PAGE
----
Another important distinction between forward and futures contracts regards the timing of the cash exchange between the parties. In a forward contact, the cash flow from the buyer to the seller of the asset occurs at the end of the contract period. With a futures contract, the buyer and seller agree on a price for future delivery at a particular time, but that future price is changed continuously. If the price for future delivery rises in a given day, the buyer is now holding a claim that is more valuable than it was previously. The seller now finds it more costly to fulfill the contract. To adjust for this change, an amount equivalent to the aggregate change in value is transferred from the seller's account to the buyer's account. Likewise, if the price for future delivery falls during the day, funds are transferred from the buyer's account to the seller's account. This process is repeated daily for the life of the contract and is called "marking to market." As a result, at the contract's expiration, all favorable or unfavorable movements in the market price of the asset to be delivered have already been accounted for. If the buyer of the contract opts to take delivery of the asset at this point, the transaction occurs at the prevailing market price.

The derivative securities discussed previously can correctly be considered as products of financial engineering. These contracts were invented and in some cases standardized in order to provide clients with a more effective vehicle for avoiding particular types of risk or of speculating on specific price movements. In the next section, these securities will be included as some of the primary building blocks for more complex financially engineered contracts.



One prominent example of financial engineering to meet the needs of clients is portfolio insurance. Portfolio insurance is essentially a strategy of hedging, stabilizing, or reducing the downside risk associated with the market value of a portfolio of financial assets such as stocks and bonds. There are a variety of techniques to protect the value of such a portfolio.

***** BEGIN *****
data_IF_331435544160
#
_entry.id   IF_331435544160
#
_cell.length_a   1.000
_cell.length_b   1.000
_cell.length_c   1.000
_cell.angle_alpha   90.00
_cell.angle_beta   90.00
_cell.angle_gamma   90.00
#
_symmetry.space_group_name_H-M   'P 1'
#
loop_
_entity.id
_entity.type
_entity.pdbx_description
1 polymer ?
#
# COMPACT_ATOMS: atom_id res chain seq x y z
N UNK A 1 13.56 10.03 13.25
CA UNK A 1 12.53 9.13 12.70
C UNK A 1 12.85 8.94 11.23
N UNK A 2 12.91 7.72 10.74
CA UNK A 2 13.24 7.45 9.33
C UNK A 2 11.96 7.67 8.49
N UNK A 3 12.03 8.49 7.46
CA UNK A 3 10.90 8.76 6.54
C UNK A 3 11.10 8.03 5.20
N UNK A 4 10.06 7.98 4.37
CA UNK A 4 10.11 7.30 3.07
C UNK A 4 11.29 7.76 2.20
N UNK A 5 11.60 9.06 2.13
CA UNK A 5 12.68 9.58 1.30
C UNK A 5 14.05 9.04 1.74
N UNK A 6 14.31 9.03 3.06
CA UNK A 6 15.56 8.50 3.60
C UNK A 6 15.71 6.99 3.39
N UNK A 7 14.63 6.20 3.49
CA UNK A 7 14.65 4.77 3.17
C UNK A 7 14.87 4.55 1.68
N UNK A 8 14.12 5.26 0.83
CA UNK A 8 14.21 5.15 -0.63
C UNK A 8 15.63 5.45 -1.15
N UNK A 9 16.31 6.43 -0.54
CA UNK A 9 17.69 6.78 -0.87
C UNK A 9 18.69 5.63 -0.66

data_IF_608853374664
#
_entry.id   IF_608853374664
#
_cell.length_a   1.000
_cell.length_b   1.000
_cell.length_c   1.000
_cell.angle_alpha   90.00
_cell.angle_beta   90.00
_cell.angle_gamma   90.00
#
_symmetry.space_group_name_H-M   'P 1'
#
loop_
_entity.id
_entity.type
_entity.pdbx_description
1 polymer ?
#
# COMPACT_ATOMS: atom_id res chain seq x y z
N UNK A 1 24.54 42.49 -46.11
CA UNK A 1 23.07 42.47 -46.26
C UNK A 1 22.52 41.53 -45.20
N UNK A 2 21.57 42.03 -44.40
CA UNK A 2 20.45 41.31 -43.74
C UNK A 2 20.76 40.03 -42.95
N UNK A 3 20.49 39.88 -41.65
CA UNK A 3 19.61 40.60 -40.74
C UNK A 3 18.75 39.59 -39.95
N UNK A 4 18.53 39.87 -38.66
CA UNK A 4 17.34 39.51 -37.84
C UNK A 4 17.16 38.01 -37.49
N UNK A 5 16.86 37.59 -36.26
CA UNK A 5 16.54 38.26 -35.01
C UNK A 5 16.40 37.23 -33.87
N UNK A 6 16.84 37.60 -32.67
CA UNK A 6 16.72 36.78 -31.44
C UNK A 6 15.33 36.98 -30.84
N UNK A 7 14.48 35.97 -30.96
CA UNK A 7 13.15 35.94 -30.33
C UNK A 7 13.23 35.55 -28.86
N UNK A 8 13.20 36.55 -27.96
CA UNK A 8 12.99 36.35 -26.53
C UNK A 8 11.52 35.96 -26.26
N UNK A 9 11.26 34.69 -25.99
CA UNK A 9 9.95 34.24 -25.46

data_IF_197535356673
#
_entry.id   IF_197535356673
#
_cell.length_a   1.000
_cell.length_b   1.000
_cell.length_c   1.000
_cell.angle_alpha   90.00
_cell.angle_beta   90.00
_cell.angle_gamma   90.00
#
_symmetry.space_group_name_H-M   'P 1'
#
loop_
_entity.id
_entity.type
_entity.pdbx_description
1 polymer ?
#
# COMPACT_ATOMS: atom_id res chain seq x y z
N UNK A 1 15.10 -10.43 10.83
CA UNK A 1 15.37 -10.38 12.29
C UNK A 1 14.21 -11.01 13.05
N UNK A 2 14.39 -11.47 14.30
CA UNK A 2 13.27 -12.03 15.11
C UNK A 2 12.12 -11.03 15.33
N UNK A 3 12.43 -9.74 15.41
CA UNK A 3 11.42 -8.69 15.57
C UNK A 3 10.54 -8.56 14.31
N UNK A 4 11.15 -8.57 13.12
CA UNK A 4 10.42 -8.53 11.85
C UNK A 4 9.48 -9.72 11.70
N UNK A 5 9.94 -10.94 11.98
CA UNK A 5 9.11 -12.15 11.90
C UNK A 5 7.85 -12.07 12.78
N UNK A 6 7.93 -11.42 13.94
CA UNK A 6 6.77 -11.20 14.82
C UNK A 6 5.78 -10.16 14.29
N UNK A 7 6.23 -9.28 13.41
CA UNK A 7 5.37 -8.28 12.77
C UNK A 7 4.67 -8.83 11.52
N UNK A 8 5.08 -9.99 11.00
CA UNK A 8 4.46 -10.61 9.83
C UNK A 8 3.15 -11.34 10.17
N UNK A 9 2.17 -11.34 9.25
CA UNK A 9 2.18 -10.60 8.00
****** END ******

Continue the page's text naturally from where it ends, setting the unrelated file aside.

As an example, suppose a portfolio manager wants to build a floor under the current value of a well-diversified portfolio. Furthermore, suppose that this portfolio is currently valued at $1,594,000, and its changes in value closely correspond with changes in the Standard & Poor's 500 (S&P 500) index. Ideally, the manager would like to reap the benefits of further increases in portfolio value, but wants to assure investors that the value will not fall below a certain, specific level. One solution is to purchase put options on the S&P 500 index. These options are heavily traded at a variety of exercise prices. If the current level of the S&P 500 index is 1,225.50 and the manager wants to ensure that the value of his portfolio does not fall by more than 10 percent, put contracts with an exercise price of 1,110 (approximately 10 percent below the current level) can be purchased. The manager must purchase enough put option contracts so that the underlying value of the optioned asset is equal to the value of the portfolio. In this example, the portfolio value is approximately 1,300 times the current value of the S&P 500 index. Therefore, if the manager could buy puts on 1,300 "units" of the index, the position could be fully hedged. In reality, a single S&P 500 put contract represents 500 units of the index. So, the manager would purchase three put contracts. Subsequent to the purchase, if the S&P 500 index (and the portfolio) rises in value, the manager will not exercise the put. Gains to the portfolio will be reduced by the modest amount of the put premium that was paid. On the other hand, if the index and the portfolio dropped in value by 20 percent, the put could be exercised at a significant profit that would generate a combined net loss for the position of approximately 10 percent. If the index value fell even lower, the profit from the put would be even greater and always provide a net loss of 10 percent.

Other techniques of portfolio insurance use futures contracts on stock and other market indexes. In the previous example, the manager could "synthetically" sell some or all of the portfolio by selling futures contracts on the S&P 500 index. If the portfolio subsequently fell in value along with the S&P 500 index, the futures position would generate prohits that would partially or entirely offset the loss. If market prices rose, the portfolio would rise in value but the futures position would generate a loss that would tend to offset the gain. Note that this technique not only stabilizes the value of the stock portfolio, but also allows the manager to create a position with profits and losses that is equivalent to a smaller stock portfolio. This lower risk position is achieved without the significant expense of actually selling a portion of each individual stock position within the portfolio. Technically, this is an example of hedging, or maintaining a particular market value for a period rather than ensuring a minimum value while retaining the opportunity for upside gains. It is possible, however, to sell the proper number of S&P 500 index futures in order to mimic the overall profits of the put insured portfolio described above. This would require periodic adjustment to the hedge, or the number of futures contracts sold, as prices changed and the time to expiration of the contracts diminished.